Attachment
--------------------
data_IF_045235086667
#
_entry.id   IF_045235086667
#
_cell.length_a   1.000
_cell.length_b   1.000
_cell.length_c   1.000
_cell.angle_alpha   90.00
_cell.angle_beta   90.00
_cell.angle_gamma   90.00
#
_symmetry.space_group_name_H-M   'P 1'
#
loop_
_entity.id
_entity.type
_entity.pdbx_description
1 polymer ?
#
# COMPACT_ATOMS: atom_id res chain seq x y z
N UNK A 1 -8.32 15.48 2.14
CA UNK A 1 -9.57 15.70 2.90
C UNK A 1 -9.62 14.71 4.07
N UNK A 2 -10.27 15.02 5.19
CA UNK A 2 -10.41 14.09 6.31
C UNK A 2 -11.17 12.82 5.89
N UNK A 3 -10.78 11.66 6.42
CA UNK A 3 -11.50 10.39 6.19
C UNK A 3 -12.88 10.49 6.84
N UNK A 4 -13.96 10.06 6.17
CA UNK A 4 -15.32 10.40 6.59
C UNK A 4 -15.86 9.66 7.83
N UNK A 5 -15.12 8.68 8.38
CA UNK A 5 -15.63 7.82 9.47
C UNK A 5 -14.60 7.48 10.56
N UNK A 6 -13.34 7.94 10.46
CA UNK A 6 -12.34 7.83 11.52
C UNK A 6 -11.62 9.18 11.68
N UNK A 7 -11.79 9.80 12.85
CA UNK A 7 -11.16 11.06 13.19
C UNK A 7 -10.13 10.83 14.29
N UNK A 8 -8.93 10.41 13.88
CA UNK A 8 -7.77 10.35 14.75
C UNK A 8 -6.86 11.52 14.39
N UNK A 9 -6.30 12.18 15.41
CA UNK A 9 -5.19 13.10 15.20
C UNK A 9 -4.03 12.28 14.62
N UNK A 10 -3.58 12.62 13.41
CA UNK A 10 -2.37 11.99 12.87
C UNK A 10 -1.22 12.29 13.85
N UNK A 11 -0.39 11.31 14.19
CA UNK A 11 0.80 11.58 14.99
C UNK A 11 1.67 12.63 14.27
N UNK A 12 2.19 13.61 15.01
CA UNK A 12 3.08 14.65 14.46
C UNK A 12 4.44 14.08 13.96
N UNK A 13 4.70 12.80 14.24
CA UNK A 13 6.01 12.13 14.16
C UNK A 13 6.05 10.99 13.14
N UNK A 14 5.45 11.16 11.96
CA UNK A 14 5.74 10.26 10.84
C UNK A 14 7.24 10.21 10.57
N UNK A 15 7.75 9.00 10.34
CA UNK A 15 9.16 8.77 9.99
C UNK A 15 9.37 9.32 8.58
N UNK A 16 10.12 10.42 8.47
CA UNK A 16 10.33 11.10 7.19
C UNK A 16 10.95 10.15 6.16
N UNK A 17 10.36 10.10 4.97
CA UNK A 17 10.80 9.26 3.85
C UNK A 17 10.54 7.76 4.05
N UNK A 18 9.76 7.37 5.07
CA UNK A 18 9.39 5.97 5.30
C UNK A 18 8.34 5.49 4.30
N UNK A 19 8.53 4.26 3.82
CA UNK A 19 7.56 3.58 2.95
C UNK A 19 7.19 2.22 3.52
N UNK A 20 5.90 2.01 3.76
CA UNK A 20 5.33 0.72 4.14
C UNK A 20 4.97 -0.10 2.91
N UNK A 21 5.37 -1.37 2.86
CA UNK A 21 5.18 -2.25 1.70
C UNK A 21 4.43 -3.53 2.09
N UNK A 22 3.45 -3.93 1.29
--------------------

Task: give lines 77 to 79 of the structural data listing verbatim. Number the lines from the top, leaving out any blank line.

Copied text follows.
C UNK A 19 7.19 2.22 3.52
N UNK A 20 5.90 2.01 3.76
CA UNK A 20 5.33 0.72 4.14